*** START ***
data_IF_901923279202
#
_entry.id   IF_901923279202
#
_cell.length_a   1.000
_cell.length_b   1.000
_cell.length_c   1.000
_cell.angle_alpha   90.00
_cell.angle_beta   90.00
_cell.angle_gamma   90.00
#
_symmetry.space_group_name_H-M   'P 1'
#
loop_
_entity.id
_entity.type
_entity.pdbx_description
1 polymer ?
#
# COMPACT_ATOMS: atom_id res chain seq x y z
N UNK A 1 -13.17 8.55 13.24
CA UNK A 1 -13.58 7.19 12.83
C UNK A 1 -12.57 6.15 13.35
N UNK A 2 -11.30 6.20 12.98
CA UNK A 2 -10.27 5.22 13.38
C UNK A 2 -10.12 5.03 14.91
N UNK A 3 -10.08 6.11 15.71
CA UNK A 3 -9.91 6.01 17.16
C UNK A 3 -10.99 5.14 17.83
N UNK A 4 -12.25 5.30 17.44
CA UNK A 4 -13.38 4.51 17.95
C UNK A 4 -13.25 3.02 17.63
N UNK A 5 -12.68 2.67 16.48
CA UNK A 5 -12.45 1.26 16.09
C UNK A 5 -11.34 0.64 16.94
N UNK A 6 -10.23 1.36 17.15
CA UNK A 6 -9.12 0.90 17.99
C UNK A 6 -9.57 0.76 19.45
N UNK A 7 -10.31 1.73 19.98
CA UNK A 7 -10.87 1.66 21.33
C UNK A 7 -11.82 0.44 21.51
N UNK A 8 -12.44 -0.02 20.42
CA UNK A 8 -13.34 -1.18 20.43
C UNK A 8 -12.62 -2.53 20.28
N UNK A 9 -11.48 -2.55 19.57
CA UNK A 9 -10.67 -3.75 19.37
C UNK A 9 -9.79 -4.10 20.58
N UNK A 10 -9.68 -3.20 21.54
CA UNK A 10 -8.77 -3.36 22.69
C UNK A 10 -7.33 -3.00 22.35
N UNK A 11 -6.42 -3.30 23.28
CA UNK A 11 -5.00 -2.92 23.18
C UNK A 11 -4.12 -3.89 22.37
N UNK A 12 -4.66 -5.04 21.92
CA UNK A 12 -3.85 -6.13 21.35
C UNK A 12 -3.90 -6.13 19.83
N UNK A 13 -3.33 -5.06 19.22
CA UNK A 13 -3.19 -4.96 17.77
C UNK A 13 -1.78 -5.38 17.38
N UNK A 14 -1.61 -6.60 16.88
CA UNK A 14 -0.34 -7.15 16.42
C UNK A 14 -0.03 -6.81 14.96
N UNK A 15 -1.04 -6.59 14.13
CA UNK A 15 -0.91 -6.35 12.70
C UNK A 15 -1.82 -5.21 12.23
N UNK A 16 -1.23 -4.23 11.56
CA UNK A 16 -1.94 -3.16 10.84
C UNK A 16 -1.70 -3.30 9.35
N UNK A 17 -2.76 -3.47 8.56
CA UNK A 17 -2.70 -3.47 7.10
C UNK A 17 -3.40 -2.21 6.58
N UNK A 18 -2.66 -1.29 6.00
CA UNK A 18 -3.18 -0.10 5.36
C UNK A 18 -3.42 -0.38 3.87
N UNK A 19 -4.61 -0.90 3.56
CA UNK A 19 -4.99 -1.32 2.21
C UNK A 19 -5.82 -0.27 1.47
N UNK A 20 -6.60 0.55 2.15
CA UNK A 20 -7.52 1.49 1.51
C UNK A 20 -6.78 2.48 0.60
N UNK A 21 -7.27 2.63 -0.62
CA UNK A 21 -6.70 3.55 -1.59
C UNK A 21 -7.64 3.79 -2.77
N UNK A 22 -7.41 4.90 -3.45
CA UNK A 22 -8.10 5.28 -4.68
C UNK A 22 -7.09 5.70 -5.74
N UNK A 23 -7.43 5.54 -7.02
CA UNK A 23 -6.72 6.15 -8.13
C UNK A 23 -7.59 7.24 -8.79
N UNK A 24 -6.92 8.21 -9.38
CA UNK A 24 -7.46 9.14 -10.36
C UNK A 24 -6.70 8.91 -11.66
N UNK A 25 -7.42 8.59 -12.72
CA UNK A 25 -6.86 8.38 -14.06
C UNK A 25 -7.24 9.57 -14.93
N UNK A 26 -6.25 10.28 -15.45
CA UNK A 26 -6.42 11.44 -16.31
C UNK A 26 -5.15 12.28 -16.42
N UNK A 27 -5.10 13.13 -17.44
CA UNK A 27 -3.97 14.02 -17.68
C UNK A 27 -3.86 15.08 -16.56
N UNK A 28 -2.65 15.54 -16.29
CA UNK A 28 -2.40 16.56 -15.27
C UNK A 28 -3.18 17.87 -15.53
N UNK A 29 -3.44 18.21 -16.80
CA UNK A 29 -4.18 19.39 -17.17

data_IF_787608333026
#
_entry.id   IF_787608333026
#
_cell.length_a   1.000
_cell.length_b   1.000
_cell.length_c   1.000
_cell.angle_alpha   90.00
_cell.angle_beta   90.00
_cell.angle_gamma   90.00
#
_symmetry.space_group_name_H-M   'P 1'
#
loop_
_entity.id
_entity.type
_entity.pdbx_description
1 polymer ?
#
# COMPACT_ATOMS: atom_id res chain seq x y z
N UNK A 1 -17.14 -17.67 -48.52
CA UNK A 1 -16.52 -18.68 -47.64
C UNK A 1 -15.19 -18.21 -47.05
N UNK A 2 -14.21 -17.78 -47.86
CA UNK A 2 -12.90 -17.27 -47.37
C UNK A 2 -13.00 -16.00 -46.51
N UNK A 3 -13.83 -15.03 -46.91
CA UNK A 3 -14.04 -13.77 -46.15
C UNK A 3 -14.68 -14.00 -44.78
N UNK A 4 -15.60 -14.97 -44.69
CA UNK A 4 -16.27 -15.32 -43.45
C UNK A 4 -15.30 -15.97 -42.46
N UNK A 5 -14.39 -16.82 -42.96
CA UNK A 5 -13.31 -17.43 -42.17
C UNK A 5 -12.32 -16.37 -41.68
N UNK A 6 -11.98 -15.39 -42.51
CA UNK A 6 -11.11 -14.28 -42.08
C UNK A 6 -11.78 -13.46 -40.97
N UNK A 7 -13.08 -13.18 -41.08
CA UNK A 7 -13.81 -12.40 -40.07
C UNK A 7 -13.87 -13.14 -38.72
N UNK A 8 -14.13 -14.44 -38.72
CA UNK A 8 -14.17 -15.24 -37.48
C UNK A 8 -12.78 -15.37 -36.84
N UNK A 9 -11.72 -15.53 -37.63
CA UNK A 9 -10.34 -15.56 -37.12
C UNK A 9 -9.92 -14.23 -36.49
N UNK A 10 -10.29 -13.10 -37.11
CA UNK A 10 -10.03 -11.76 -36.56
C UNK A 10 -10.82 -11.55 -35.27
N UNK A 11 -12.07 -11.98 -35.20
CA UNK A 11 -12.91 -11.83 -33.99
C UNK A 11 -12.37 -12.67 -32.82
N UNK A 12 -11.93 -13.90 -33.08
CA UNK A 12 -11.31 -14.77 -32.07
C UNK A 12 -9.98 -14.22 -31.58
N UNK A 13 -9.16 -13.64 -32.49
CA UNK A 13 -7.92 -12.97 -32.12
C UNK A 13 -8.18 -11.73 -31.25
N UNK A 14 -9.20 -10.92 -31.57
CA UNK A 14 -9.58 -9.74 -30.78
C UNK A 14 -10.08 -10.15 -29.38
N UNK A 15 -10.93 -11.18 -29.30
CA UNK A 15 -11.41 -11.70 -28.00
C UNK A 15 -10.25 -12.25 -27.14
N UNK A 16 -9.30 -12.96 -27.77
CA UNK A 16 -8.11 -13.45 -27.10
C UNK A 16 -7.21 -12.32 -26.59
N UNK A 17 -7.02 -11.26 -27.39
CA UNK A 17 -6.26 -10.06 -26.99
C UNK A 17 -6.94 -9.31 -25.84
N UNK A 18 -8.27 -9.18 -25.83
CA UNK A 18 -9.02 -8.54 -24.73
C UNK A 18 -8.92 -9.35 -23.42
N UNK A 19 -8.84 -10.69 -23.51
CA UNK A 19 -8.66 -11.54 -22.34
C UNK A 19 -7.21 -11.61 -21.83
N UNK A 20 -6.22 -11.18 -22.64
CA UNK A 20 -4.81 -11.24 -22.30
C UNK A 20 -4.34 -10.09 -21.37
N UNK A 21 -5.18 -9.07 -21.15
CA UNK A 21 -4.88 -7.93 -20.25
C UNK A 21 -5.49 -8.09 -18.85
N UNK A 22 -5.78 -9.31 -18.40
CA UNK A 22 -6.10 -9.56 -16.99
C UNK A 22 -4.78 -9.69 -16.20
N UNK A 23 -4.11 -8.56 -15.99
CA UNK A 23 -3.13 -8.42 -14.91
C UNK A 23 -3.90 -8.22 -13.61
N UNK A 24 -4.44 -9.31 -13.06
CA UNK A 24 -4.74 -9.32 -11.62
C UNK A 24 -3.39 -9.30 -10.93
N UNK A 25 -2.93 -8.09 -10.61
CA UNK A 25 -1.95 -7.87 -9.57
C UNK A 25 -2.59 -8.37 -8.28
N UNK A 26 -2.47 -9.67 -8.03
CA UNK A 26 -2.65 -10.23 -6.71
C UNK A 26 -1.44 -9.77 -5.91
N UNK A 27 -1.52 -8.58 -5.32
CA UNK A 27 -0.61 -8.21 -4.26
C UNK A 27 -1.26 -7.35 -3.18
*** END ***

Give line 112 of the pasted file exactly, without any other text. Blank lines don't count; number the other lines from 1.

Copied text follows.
_cell.length_b   1.000